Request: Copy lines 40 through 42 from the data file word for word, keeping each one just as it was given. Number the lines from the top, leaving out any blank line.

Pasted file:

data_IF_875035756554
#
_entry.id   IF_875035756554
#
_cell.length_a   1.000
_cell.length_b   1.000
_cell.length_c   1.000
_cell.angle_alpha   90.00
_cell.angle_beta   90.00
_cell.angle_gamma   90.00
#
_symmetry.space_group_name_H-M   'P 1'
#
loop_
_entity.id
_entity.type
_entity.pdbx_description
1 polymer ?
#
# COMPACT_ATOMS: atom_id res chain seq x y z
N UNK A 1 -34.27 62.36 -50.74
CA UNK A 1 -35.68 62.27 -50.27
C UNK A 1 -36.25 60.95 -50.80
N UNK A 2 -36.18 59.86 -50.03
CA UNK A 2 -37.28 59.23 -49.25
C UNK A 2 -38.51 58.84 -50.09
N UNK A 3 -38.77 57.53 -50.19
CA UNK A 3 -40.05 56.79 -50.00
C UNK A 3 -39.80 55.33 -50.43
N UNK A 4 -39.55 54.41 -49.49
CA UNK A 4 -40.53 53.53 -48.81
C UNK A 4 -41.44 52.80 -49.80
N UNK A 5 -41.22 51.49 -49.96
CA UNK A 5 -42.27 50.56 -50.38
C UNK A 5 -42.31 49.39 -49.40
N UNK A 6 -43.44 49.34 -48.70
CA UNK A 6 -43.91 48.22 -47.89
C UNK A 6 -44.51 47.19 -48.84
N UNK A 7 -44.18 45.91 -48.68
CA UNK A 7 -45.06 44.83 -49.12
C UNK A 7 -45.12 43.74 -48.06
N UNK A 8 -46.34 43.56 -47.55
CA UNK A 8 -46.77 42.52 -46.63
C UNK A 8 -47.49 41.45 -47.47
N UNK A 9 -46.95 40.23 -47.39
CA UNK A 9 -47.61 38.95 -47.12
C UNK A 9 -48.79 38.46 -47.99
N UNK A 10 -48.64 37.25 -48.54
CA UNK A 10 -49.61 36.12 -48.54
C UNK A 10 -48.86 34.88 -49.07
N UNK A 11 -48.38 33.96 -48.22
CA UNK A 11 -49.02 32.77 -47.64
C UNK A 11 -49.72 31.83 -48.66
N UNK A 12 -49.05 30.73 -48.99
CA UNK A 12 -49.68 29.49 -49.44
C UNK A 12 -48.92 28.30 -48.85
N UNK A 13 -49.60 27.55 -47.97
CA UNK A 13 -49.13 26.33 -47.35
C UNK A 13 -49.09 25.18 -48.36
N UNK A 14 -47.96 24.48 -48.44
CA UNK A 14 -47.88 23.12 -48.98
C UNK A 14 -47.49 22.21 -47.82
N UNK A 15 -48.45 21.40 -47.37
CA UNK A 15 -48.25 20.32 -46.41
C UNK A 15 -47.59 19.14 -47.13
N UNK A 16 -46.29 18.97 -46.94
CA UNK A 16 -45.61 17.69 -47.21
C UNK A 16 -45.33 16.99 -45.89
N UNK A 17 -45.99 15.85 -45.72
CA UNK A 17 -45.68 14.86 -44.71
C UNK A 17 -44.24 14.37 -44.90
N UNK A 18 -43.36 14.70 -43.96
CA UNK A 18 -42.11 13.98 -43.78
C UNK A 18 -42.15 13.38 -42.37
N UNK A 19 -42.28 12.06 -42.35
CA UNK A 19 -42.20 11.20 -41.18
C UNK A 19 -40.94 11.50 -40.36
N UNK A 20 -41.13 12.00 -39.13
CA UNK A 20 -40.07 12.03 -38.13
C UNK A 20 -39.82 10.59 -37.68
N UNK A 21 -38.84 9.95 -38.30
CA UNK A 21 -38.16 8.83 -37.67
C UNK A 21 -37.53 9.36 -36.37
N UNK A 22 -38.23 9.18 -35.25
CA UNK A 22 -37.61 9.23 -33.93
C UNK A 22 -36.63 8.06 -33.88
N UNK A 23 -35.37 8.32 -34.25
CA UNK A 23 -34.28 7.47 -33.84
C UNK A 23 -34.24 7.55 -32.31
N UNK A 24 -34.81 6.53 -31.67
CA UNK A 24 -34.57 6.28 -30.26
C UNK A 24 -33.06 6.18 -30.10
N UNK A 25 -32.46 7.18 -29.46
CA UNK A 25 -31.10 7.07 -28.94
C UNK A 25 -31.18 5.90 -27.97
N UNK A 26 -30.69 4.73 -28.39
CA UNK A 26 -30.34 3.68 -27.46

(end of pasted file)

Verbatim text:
CA UNK A 7 -45.06 44.83 -49.12
C UNK A 7 -45.12 43.74 -48.06
N UNK A 8 -46.34 43.56 -47.55